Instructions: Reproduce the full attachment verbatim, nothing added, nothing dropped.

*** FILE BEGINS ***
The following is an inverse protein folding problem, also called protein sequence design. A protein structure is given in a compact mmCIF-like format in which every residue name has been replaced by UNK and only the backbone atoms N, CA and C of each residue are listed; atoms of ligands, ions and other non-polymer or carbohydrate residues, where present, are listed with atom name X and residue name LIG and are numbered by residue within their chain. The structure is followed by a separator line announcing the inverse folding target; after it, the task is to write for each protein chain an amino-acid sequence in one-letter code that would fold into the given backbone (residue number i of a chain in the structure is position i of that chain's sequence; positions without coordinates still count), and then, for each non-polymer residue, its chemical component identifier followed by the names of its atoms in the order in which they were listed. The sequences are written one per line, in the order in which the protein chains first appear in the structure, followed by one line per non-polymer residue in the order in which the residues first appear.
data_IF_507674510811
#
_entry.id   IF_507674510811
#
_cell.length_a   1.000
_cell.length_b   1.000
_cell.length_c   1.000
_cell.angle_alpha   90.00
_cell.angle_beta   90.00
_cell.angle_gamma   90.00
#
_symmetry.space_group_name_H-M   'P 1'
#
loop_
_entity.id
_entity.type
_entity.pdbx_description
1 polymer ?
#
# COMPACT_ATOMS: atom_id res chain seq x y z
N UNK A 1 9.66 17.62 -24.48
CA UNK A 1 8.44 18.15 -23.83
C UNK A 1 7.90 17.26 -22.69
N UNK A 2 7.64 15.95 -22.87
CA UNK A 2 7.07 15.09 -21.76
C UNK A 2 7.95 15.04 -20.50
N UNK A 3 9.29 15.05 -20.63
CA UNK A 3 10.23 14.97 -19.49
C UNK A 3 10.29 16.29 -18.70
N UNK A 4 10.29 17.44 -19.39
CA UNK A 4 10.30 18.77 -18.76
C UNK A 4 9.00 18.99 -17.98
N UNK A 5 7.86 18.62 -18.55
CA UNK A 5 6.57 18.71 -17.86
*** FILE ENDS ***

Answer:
The following is an inverse protein folding problem, also called protein sequence design. A protein structure is given in a compact mmCIF-like format in which every residue name has been replaced by UNK and only the backbone atoms N, CA and C of each residue are listed; atoms of ligands, ions and other non-polymer or carbohydrate residues, where present, are listed with atom name X and residue name LIG and are numbered by residue within their chain. The structure is followed by a separator line announcing the inverse folding target; after it, the task is to write for each protein chain an amino-acid sequence in one-letter code that would fold into the given backbone (residue number i of a chain in the structure is position i of that chain's sequence; positions without coordinates still count), and then, for each non-polymer residue, its chemical component identifier followed by the names of its atoms in the order in which they were listed. The sequences are written one per line, in the order in which the protein chains first appear in the structure, followed by one line per non-polymer residue in the order in which the residues first appear.
data_IF_507674510811
#
_entry.id   IF_507674510811
#
_cell.length_a   1.000
_cell.length_b   1.000
_cell.length_c   1.000
_cell.angle_alpha   90.00
_cell.angle_beta   90.00
_cell.angle_gamma   90.00
#
_symmetry.space_group_name_H-M   'P 1'
#
loop_
_entity.id
_entity.type
_entity.pdbx_description
1 polymer ?
#
# COMPACT_ATOMS: atom_id res chain seq x y z
N UNK A 1 9.66 17.62 -24.48
CA UNK A 1 8.44 18.15 -23.83
C UNK A 1 7.90 17.26 -22.69
N UNK A 2 7.64 15.95 -22.87
CA UNK A 2 7.07 15.09 -21.76
C UNK A 2 7.95 15.04 -20.50
N UNK A 3 9.29 15.05 -20.63
CA UNK A 3 10.23 14.97 -19.49
C UNK A 3 10.29 16.29 -18.70
N UNK A 4 10.29 17.44 -19.39
CA UNK A 4 10.30 18.77 -18.76
C UNK A 4 9.00 18.99 -17.98
N UNK A 5 7.86 18.62 -18.55
CA UNK A 5 6.57 18.71 -17.86